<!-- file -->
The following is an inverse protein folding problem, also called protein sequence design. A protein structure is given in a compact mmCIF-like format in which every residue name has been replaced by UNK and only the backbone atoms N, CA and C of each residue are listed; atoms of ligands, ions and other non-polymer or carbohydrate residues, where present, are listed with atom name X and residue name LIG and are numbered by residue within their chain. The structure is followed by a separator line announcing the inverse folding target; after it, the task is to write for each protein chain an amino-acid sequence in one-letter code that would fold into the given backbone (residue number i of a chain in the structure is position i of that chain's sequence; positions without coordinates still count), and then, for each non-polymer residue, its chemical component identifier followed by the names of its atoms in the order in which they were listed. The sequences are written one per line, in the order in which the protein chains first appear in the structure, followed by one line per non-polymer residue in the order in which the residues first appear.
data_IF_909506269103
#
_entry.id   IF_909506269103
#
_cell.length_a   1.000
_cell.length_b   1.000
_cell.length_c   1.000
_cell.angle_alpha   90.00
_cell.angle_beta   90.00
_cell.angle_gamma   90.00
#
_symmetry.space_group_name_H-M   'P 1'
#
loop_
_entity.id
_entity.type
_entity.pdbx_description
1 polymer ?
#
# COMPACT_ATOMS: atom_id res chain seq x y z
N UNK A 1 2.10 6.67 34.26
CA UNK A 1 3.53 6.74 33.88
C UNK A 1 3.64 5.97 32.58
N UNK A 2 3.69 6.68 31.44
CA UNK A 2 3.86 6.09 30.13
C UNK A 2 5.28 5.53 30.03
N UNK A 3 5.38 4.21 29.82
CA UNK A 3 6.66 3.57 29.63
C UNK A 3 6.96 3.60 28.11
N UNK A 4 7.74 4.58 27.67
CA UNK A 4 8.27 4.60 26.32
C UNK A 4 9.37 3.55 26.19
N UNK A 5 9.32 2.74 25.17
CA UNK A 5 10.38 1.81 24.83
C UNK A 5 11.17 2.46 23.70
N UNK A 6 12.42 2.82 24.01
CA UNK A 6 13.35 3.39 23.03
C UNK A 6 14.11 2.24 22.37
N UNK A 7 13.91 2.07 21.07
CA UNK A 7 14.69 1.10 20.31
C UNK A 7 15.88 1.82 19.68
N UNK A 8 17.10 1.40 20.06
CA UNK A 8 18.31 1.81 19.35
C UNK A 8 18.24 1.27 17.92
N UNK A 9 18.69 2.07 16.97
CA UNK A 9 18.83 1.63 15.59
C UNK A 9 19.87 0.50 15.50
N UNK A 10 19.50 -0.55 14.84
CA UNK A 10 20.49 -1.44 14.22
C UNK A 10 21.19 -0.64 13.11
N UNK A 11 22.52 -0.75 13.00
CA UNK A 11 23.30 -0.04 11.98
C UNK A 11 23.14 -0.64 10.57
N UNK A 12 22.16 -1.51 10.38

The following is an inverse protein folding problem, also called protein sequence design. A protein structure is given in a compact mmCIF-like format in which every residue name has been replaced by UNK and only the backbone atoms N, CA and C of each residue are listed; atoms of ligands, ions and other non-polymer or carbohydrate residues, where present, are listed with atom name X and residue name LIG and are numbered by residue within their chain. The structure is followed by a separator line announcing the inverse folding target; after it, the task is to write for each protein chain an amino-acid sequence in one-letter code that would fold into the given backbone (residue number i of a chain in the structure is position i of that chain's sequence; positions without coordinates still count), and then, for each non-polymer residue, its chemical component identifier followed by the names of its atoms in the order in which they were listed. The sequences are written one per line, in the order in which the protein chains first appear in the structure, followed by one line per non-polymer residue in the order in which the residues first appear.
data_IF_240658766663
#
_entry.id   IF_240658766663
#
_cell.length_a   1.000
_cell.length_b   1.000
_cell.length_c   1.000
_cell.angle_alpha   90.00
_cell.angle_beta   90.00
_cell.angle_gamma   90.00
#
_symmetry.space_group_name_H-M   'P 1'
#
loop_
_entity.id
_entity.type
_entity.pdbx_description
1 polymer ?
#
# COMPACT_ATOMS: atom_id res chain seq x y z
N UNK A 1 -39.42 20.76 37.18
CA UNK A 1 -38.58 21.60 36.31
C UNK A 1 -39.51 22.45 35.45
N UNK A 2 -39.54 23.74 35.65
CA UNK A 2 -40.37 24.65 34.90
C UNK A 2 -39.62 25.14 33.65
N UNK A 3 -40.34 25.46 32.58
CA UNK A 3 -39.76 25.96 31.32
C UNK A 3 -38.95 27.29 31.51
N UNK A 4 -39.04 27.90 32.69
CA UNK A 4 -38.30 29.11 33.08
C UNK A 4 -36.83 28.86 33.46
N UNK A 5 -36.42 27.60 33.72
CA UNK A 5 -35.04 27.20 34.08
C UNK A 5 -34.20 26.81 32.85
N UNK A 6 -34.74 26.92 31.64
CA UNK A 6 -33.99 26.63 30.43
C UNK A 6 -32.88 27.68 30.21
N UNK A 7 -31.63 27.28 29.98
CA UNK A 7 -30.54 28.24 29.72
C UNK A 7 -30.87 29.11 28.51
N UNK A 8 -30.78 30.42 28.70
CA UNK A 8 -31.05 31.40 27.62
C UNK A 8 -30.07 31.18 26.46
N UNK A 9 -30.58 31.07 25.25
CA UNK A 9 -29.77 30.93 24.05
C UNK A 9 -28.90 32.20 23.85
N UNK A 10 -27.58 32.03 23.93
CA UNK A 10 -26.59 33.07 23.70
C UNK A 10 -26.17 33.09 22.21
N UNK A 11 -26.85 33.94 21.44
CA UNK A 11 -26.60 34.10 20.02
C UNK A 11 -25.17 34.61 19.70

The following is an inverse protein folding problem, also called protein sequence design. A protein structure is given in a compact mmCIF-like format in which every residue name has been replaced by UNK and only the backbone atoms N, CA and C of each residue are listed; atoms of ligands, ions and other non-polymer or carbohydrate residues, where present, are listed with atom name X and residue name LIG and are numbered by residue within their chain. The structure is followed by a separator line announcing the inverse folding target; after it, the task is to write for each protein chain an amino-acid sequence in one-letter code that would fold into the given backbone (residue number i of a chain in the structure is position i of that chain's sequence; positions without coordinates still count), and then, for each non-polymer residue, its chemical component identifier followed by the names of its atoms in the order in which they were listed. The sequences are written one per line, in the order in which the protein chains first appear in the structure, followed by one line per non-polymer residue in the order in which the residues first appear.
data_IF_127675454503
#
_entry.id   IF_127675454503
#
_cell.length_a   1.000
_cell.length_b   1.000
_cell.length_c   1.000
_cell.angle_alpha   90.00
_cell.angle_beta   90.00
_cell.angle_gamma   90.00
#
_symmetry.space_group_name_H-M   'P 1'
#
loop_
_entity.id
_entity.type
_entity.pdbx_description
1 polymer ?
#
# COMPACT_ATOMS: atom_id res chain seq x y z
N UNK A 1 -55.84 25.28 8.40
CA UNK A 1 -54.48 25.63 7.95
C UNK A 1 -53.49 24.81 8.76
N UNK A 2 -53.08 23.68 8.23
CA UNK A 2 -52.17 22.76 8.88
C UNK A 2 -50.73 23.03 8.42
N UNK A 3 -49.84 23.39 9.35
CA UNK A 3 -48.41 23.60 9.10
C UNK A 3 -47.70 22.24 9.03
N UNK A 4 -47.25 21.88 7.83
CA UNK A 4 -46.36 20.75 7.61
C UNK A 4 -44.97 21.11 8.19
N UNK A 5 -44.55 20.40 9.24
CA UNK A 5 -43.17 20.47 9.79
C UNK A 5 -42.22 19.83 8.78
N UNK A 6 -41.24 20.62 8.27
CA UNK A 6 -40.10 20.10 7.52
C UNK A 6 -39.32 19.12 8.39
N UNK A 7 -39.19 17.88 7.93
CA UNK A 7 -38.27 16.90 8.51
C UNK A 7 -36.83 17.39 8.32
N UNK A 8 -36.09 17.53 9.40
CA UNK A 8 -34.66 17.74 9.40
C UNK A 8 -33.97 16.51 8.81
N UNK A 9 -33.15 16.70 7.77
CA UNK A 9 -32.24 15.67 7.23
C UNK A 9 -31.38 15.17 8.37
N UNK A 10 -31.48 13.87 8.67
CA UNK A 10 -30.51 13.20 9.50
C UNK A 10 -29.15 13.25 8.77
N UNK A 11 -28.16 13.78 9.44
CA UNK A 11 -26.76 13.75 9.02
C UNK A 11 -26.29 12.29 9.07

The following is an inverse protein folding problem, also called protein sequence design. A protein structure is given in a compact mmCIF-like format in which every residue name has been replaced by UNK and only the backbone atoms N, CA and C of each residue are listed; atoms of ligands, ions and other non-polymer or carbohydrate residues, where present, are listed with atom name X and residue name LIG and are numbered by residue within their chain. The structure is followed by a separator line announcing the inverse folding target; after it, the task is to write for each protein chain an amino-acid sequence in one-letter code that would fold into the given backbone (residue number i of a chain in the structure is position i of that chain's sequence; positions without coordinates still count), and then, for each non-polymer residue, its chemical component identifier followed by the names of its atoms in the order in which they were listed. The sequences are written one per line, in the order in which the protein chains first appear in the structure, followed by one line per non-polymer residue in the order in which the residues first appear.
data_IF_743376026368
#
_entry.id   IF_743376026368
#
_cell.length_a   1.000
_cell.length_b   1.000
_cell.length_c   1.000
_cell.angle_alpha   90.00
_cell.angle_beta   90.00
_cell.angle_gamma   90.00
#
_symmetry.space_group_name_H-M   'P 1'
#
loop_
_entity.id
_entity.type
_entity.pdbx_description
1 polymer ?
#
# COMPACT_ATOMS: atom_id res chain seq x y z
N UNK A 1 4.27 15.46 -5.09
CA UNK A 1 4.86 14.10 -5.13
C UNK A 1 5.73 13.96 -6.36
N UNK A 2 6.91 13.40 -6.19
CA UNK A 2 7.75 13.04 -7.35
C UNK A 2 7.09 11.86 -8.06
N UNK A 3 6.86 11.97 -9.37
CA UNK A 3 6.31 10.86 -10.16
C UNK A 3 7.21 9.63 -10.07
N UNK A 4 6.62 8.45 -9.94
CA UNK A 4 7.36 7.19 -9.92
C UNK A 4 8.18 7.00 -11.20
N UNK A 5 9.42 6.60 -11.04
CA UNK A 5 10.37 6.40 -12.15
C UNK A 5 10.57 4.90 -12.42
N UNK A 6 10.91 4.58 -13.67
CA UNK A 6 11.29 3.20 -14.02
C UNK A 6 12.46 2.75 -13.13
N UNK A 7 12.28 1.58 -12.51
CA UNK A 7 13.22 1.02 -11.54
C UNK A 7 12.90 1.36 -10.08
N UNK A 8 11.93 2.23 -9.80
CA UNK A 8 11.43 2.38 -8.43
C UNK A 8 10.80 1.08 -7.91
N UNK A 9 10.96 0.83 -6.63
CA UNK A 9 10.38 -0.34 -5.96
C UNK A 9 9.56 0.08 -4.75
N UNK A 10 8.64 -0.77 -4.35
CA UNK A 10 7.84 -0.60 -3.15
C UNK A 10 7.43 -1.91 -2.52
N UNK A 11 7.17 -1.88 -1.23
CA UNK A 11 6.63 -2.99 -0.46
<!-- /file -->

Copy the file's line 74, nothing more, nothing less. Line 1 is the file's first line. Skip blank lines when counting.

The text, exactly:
1 polymer ?